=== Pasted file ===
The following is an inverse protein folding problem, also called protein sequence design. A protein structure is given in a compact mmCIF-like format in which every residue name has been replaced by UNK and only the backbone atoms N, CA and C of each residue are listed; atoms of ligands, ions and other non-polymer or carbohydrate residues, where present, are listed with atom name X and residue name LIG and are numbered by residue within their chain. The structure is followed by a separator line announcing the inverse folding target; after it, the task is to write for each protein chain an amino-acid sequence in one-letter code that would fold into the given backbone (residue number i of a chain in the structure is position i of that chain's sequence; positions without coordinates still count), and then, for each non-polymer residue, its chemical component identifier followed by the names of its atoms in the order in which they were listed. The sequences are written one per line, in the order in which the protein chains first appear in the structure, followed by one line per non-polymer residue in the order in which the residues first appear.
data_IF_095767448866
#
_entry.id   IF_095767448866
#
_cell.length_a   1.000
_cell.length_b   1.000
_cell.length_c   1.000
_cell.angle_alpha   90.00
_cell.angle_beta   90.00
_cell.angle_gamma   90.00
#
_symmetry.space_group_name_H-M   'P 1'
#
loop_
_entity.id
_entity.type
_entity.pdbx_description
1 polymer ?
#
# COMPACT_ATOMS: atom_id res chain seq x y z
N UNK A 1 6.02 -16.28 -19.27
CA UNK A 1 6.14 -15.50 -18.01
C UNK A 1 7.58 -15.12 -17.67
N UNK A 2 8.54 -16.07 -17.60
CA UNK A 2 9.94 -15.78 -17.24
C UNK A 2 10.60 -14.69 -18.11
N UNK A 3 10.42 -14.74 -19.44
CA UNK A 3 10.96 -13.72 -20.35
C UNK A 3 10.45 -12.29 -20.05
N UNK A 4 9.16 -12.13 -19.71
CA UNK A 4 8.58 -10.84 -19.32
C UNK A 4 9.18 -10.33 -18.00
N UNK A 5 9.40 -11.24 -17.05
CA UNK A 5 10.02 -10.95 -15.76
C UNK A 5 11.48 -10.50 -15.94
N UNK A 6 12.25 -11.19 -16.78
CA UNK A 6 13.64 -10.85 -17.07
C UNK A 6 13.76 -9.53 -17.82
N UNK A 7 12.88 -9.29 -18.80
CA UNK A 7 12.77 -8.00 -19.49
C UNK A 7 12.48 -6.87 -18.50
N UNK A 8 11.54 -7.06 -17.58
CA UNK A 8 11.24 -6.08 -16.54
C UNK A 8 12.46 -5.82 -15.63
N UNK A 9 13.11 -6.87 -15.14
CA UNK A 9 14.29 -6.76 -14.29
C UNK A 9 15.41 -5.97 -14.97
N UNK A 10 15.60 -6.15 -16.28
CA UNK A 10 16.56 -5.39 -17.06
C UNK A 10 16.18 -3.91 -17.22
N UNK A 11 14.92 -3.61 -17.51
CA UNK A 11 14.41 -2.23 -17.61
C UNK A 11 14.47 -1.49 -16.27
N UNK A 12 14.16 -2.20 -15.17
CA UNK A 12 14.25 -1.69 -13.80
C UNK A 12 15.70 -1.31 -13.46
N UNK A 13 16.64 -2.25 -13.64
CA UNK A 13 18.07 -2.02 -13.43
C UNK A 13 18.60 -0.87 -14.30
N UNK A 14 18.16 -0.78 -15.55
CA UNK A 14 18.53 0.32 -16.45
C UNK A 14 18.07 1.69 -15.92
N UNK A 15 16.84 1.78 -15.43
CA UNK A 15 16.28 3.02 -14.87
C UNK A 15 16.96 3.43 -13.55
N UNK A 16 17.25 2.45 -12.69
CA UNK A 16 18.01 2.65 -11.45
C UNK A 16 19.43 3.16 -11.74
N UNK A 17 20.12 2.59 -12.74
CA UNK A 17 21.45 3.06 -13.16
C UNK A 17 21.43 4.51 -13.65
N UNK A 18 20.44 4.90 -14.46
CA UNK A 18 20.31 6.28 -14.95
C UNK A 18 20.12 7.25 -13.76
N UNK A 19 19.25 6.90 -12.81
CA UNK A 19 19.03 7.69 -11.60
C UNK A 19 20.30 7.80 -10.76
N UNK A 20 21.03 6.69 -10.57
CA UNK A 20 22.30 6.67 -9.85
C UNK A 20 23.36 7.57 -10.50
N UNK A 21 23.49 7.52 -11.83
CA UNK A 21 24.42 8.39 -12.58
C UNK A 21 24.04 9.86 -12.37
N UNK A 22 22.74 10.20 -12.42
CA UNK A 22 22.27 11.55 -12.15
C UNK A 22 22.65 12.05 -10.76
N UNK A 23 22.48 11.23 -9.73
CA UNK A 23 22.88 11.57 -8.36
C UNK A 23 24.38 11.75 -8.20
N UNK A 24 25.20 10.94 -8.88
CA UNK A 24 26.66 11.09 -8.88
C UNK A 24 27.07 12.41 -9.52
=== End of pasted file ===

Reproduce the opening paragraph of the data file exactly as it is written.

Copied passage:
The following is an inverse protein folding problem, also called protein sequence design. A protein structure is given in a compact mmCIF-like format in which every residue name has been replaced by UNK and only the backbone atoms N, CA and C of each residue are listed; atoms of ligands, ions and other non-polymer or carbohydrate residues, where present, are listed with atom name X and residue name LIG and are numbered by residue within their chain. The structure is followed by a separator line announcing the inverse folding target; after it, the task is to write for each protein chain an amino-acid sequence in one-letter code that would fold into the given backbone (residue number i of a chain in the structure is position i of that chain's sequence; positions without coordinates still count), and then, for each non-polymer residue, its chemical component identifier followed by the names of its atoms in the order in which they were listed. The sequences are written one per line, in the order in which the protein chains first appear in the structure, followed by one line per non-polymer residue in the order in which the residues first appear.